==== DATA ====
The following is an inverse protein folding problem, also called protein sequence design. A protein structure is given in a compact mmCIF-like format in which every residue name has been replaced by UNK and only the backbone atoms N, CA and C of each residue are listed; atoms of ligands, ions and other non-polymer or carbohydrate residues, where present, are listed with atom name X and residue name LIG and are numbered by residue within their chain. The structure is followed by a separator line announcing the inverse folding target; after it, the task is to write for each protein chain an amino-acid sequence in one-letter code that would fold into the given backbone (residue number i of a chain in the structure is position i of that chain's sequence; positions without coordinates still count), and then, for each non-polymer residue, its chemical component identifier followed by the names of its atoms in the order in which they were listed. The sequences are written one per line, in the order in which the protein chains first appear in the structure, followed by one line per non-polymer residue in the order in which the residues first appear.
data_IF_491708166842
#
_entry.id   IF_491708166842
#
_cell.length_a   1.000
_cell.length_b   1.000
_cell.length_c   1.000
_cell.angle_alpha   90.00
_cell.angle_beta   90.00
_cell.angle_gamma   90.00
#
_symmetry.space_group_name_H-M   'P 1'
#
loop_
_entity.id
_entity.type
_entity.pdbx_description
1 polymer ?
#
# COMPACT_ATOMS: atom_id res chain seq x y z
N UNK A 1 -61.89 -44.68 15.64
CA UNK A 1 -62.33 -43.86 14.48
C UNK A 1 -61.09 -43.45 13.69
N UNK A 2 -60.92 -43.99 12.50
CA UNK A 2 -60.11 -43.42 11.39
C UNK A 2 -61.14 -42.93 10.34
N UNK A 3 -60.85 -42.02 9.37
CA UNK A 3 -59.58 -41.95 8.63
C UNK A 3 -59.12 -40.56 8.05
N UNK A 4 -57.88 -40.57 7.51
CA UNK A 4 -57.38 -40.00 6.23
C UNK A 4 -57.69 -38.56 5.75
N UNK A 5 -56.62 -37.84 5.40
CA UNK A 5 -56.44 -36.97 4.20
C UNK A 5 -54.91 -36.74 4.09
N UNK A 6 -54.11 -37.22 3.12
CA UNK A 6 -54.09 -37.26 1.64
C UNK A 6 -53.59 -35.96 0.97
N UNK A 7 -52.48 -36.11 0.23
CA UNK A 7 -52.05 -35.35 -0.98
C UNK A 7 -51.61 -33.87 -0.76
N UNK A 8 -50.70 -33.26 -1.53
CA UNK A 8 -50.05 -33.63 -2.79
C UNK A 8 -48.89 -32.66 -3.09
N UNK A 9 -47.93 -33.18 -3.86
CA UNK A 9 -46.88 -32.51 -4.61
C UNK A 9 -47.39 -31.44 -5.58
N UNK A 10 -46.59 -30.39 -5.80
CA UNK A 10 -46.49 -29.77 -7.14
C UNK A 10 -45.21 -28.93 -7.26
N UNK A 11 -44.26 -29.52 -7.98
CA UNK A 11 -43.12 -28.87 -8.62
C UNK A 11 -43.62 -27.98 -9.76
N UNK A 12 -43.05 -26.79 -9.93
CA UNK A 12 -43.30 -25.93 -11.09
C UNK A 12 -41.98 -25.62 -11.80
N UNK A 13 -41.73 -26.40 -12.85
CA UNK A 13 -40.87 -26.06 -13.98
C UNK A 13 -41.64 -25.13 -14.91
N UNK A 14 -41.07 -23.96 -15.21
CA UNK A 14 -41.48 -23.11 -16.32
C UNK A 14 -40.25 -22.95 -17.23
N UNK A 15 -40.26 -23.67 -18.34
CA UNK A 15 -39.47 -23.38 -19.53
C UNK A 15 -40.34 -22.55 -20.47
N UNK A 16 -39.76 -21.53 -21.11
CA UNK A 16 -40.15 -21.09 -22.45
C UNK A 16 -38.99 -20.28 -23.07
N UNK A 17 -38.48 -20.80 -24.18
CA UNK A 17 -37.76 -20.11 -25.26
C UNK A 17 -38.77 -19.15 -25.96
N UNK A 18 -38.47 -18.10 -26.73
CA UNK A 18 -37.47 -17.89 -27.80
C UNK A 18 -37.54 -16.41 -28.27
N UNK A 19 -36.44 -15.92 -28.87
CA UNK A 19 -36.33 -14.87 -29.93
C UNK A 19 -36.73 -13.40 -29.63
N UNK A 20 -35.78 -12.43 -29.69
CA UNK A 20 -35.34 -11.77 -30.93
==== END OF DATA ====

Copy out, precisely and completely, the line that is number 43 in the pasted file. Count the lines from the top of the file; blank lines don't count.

N UNK A 8 -50.70 -33.26 -1.53